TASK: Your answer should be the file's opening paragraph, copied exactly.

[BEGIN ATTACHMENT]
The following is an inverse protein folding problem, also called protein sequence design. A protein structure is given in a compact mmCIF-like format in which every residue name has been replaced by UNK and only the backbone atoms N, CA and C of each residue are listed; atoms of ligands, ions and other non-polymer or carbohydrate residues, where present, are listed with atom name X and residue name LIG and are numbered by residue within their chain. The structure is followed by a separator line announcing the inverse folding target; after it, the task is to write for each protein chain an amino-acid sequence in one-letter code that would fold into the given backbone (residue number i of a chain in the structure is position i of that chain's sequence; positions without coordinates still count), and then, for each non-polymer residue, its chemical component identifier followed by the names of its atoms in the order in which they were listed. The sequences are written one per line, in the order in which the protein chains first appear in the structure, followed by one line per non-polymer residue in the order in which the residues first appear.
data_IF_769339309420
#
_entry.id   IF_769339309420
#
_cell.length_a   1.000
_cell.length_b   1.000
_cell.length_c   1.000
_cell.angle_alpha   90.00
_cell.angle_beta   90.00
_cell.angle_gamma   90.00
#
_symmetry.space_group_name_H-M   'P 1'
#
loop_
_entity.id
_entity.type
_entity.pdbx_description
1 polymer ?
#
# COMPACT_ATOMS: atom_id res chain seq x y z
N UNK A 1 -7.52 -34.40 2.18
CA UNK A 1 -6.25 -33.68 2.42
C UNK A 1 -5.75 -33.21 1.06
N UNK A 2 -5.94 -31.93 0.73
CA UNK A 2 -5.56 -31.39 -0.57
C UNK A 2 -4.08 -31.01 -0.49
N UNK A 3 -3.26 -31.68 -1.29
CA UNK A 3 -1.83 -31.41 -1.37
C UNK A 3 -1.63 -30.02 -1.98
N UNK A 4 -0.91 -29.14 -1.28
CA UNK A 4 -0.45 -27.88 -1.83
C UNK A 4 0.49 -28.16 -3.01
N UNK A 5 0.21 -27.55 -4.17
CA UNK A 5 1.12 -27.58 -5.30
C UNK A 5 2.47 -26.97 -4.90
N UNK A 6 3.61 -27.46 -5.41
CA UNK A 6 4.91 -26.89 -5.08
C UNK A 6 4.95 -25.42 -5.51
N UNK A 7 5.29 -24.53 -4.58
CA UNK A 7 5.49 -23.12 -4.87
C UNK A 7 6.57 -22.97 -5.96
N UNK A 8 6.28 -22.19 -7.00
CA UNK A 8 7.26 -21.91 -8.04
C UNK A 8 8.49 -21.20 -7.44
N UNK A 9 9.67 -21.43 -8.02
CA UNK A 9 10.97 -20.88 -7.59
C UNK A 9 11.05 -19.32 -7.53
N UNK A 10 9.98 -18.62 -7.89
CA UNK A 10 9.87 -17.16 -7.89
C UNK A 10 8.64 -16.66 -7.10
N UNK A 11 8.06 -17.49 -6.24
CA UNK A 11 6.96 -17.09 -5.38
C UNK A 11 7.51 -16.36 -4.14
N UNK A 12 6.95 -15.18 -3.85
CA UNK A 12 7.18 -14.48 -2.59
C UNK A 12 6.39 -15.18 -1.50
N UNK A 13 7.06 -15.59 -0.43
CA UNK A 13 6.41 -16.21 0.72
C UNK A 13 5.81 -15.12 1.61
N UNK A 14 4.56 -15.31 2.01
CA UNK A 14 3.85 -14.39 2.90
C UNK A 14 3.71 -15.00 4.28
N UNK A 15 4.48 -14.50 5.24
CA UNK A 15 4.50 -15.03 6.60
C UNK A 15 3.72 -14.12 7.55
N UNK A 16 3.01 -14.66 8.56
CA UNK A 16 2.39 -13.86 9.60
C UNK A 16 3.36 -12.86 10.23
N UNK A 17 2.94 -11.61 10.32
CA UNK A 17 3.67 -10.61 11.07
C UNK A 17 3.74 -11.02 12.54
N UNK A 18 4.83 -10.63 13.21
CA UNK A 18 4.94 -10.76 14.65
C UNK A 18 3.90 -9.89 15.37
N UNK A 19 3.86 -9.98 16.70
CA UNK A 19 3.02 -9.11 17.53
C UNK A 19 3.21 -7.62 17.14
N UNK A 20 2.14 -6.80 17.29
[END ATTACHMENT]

The following is an inverse protein folding problem, also called protein sequence design. A protein structure is given in a compact mmCIF-like format in which every residue name has been replaced by UNK and only the backbone atoms N, CA and C of each residue are listed; atoms of ligands, ions and other non-polymer or carbohydrate residues, where present, are listed with atom name X and residue name LIG and are numbered by residue within their chain. The structure is followed by a separator line announcing the inverse folding target; after it, the task is to write for each protein chain an amino-acid sequence in one-letter code that would fold into the given backbone (residue number i of a chain in the structure is position i of that chain's sequence; positions without coordinates still count), and then, for each non-polymer residue, its chemical component identifier followed by the names of its atoms in the order in which they were listed. The sequences are written one per line, in the order in which the protein chains first appear in the structure, followed by one line per non-polymer residue in the order in which the residues first appear.